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Els phasing out belly putter but will use it at Augusta

South Africa's Ernie Els watches his tee shot on the first hole during second round play in the Arnold Palmer Invitational PGA golf tourname
South Africa's Ernie Els watches his tee shot on the first hole during second round play in the Arnold Palmer Invitational PGA golf tourname

(Reuters) - British Open champion Ernie Els will use the belly putter for the last time at a major during the U.S. Masters next week as he phases out the controversial club ahead of a proposed ban, the South African said.

The rule-making Royal and Ancient and the United States Golf Association want to outlaw the controversial anchoring of a long-handled putter to the body during the swing - a technique employed by three of the last five major winners including Els - from 2016.

The European Tour has backed the proposal but the U.S. PGA Tour is opposed to such a ban.

Els used the short stick for his first three rounds at the Chiangmai Golf Classic in Thailand before taking 29 putts with his belly putter on Sunday in a closing two-under-par 70 to finish tied 14th in the Asian Tour event.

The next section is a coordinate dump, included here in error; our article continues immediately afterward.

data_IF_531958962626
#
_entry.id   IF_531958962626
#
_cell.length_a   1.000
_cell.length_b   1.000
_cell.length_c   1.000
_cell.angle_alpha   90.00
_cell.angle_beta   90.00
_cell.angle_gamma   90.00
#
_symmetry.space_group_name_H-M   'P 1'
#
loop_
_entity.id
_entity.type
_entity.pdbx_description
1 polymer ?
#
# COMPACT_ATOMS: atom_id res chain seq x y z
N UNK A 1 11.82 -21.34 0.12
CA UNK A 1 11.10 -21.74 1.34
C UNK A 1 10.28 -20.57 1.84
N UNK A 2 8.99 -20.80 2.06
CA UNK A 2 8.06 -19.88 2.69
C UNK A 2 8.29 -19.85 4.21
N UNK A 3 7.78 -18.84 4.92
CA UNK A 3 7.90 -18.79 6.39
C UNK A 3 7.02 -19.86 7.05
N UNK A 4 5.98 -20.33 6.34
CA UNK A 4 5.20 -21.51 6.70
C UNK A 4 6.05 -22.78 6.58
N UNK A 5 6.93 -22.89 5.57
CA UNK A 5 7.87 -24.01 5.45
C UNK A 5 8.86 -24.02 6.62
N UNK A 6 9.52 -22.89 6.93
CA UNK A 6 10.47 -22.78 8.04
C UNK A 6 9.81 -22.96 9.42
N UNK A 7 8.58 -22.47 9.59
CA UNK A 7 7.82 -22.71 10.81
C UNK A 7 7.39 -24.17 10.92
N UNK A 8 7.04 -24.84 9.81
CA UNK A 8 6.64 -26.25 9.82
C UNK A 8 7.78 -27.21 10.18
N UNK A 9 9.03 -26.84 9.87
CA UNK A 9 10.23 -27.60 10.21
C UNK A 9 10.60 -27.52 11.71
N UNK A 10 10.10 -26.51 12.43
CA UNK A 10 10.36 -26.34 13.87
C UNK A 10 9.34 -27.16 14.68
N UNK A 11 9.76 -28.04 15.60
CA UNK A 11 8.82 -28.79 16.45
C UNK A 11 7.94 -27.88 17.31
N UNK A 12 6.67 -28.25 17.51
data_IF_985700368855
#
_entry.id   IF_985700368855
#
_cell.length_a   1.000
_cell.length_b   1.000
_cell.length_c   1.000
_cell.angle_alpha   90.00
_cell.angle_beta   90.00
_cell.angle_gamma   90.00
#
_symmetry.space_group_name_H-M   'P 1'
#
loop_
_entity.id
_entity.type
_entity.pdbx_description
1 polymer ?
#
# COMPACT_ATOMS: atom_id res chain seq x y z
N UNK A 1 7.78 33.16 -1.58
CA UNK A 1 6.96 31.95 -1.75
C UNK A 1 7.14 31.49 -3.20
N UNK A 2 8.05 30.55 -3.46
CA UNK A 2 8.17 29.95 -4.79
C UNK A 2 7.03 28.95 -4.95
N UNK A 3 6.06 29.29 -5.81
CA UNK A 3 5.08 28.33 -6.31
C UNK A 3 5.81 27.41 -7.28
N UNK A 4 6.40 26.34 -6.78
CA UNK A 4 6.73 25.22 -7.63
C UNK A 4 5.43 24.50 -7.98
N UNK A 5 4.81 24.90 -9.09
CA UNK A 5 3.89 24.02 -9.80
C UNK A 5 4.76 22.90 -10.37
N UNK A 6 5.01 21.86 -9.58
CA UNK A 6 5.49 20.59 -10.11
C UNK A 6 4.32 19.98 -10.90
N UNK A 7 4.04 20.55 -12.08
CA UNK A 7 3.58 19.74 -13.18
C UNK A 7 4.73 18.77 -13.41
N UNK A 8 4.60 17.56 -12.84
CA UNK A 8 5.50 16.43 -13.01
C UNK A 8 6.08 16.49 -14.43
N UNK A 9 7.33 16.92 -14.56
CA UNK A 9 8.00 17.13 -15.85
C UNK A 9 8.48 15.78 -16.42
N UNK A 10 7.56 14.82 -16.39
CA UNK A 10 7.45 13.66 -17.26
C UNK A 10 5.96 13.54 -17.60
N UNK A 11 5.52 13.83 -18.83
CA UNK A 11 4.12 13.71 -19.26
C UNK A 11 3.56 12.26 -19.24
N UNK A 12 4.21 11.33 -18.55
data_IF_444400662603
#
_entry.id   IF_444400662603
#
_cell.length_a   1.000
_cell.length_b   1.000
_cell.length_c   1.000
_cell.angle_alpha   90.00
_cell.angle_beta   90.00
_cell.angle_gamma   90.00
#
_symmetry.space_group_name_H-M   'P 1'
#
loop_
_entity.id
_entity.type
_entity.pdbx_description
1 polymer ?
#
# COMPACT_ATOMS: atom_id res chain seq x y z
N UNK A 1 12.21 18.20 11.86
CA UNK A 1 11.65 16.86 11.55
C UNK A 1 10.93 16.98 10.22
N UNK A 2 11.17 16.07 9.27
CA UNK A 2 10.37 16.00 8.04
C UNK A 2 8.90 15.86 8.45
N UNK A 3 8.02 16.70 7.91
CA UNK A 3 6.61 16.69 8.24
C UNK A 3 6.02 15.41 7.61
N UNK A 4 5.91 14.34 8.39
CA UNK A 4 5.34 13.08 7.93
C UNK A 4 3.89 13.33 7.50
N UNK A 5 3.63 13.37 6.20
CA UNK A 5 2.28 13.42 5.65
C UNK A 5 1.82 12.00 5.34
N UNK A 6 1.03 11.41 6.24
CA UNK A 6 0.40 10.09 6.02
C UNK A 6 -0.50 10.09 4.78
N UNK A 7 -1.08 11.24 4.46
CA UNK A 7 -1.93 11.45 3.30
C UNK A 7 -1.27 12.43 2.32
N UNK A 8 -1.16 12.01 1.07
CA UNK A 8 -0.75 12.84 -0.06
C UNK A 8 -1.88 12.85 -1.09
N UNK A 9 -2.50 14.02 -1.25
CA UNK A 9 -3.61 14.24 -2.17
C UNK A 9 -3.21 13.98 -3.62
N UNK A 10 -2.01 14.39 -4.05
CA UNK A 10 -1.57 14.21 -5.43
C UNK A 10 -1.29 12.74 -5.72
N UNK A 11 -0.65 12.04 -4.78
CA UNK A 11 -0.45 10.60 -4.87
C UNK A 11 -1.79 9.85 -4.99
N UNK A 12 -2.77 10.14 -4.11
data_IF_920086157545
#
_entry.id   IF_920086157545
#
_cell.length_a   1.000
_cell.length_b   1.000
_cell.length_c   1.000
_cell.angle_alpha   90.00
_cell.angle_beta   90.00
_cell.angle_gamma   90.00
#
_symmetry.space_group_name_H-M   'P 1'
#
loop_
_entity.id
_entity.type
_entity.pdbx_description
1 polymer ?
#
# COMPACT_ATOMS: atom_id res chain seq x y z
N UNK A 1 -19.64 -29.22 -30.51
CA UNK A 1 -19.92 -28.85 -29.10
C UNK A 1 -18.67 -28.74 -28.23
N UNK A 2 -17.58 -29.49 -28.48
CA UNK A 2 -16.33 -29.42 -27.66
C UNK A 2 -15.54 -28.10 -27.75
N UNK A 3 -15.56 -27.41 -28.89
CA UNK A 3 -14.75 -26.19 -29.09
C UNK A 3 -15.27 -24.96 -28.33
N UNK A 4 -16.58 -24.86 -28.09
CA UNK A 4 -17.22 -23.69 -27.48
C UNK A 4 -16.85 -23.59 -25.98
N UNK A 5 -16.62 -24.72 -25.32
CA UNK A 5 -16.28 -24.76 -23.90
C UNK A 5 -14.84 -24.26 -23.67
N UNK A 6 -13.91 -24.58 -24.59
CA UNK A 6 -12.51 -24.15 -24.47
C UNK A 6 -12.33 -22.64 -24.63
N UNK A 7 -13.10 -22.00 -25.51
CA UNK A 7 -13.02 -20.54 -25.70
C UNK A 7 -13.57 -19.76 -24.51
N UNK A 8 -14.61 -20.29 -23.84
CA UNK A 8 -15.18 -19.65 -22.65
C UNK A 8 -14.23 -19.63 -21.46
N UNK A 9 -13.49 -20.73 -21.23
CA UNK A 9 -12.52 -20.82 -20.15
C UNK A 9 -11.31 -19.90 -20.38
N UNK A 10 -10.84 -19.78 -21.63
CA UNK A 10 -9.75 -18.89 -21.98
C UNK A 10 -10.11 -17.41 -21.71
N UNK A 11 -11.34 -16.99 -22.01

"I just wanted to play (with the belly putter) since it was my last competitive round before the Masters," said the four-time major winner who will switch to the shorter stick in time for the U.S. Open in June.

"Mentally, I was going to do the long putter at the Masters. I wanted to feel what it is like under a little bit of pressure," said the towering, smooth-swinging 'Big Easy'.

World number 24 Els has been looking for consistency this year, having missed the cut in the Arnold Palmer Invitational with successive rounds of 75s before heading for Thailand.

"So far this year I've played some decent golf in parts, but I'm not quite there on the consistency front," the former number one wrote on his blog on www.pgatour.com.

"All you can do is keep working hard, though. As we saw last year, your fortunes can change quickly in this game."

Else worked hard on his short putter in Thailand and was overall pleased with his preparation for the major he came twice agonizingly close to winning before finishing second both in 2000 and 2004.

"I came here to get my swing under control, which I think it did. The short game is not too bad, everything is kind of there. It's just the confidence search now.".

"I'm hitting it nice again. I'm really glad I came here. I've had a great experience in Chiangmai ... I just wished I made more birdies," he said.

(Reporting by Amlan Chakraborty in New Delhi; editing by Patrick Johnston)

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